The Swamp Thing

Alan Moore, Steve R. Bissette and John Totleben, Saga of the Swamp Thing (Vertigo 2009)

I’m not a horror aficionado, but my younger son knew I enjoyed and admired other Alan Moore comics. He gave me From Hell for my birthday, and this for Father’s Day.

Having read it, I’m still not a horror fan. Demons and monsters aren’t my bag unless they’re funny like Bartimaeus, theological like Milton’s Satan, or … actually, there are quite a lot of exceptions. Still, I respond too literally to things like children becoming autistic as a result of major trauma and then institutionalised and preyed on by stray demons, and when a plot hinges on some plants speeding up their production of oxygen at night, I want to give a lecture on the difference between plant respiration and photosynthesis. Maybe pedantry protects me from the horrors of the unconscious mind.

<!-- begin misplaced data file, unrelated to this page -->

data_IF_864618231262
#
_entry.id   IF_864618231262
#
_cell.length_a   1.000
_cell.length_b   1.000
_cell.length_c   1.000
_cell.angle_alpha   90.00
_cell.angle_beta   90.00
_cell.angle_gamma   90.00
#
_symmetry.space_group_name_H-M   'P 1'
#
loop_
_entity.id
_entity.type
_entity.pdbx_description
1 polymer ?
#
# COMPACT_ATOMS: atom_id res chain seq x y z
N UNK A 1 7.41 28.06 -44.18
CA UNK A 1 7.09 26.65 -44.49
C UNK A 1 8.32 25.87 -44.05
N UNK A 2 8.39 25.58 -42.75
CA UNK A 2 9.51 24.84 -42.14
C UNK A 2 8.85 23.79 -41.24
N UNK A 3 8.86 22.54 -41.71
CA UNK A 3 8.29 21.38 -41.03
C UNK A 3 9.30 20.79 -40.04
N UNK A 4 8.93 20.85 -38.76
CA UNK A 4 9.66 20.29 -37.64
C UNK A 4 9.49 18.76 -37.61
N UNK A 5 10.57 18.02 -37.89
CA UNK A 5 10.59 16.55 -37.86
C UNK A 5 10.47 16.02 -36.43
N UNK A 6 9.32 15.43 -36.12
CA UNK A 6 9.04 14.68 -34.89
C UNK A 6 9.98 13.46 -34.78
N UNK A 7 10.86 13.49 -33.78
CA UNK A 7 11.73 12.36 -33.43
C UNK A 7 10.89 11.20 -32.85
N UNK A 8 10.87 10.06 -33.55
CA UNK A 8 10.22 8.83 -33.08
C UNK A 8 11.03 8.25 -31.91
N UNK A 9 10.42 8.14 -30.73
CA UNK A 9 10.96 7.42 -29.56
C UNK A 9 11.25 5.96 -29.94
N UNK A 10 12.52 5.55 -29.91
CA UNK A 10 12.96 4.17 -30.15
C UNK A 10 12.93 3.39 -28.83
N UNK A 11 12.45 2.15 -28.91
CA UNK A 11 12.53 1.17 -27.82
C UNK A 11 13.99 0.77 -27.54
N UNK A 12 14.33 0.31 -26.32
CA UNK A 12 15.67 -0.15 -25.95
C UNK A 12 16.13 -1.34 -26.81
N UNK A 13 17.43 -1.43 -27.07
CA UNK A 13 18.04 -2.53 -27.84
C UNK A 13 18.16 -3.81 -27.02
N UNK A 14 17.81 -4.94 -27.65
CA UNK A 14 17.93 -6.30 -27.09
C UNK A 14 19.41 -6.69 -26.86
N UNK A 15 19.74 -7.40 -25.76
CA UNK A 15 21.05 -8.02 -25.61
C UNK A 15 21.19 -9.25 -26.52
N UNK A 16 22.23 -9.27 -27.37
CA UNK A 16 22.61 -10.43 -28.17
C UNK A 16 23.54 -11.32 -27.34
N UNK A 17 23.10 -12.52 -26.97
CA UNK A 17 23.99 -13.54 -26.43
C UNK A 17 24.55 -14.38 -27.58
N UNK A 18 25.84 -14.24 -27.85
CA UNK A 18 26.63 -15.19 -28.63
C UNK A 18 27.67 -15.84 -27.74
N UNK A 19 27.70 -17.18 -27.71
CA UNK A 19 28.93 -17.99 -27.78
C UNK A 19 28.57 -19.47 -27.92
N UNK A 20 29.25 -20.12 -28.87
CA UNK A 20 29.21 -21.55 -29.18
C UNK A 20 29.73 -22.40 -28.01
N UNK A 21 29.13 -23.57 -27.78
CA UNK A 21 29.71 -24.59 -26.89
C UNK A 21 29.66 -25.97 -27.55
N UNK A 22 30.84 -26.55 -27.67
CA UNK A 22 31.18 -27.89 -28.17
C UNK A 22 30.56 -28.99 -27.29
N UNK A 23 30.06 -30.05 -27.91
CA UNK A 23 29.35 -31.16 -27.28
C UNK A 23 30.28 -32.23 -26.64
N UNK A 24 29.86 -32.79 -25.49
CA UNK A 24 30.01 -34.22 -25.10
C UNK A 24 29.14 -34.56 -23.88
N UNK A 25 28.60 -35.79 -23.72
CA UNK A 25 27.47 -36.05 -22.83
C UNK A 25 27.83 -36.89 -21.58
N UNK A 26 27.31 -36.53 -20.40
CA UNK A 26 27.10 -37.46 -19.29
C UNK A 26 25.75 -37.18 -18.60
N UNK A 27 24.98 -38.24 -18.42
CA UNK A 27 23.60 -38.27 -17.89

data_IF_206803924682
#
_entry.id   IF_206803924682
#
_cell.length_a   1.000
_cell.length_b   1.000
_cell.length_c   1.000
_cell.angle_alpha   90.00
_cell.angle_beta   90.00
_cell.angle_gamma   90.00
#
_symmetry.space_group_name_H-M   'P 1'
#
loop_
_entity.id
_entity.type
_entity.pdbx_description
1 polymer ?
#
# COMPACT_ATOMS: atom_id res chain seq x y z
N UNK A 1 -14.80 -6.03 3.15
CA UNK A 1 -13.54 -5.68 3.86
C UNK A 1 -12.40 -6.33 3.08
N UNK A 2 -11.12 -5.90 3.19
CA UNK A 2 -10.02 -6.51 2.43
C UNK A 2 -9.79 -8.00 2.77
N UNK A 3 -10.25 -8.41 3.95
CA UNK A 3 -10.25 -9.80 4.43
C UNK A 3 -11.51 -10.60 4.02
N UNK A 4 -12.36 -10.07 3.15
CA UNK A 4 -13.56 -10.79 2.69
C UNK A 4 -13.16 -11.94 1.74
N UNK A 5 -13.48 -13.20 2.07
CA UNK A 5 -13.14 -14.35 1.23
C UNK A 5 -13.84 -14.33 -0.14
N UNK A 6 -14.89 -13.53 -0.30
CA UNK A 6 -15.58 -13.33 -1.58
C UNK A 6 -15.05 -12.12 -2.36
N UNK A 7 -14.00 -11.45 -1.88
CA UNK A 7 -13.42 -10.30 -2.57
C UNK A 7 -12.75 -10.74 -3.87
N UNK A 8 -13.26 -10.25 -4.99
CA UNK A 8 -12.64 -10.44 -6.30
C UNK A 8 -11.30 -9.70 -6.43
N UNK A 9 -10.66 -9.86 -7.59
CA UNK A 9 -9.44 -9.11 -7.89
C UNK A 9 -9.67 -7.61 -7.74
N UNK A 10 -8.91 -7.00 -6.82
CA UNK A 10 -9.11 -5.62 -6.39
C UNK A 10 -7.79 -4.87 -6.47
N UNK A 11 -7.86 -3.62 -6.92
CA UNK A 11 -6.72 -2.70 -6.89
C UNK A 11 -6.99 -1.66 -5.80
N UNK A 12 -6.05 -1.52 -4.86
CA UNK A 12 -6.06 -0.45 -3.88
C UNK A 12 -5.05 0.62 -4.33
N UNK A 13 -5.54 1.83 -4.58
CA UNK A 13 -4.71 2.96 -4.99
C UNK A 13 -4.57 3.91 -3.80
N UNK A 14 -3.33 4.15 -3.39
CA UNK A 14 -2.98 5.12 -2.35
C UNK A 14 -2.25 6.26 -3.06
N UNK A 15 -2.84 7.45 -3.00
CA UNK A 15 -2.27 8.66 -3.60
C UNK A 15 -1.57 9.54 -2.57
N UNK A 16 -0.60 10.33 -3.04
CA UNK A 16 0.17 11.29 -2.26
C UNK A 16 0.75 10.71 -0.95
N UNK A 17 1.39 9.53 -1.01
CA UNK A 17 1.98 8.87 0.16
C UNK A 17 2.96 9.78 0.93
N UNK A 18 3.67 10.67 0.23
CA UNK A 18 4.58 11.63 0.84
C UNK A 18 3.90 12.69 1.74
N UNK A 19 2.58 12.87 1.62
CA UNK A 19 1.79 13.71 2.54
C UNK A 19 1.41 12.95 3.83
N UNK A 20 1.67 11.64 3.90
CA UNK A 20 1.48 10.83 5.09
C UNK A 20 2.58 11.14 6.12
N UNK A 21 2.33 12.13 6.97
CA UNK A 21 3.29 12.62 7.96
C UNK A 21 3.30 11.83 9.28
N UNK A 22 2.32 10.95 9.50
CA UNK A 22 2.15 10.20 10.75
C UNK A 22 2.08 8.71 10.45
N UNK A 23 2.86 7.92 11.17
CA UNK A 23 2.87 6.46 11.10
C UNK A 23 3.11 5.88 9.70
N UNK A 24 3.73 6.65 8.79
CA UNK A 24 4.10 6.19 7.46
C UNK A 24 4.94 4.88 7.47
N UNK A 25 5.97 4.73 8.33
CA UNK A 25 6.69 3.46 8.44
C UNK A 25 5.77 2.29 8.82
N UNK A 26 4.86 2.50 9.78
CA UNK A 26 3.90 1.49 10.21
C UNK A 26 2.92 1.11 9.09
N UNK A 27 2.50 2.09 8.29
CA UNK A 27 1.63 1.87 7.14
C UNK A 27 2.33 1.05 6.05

Still, Alan Moore is a story-telling genius. In 1982, he – and illustrators Bissette and Totleben – took over the Swamp Thing comic series created ten years earlier by Len Wein and Bernie Wrightson. They collaborated on something like 45 issues – this book collects the first eight of them, of which the very first busies itself tying up loose ends from the previous 19 issues, and the second redefines the nature of the eponymous monster. So we are plunged in medias res, but know we won’t be given the detail of what went before. We can tell something is being rebuilt, not quite from the ground up, and forward impetus is well established.

This book interested me as early work by the creator of Watchmen which, like Neil Gaiman’s  Sandman, won my engagement by sheer brilliance. I don’t feel compelled to read on here, though anyone with a love of horror would certainly be hooked.

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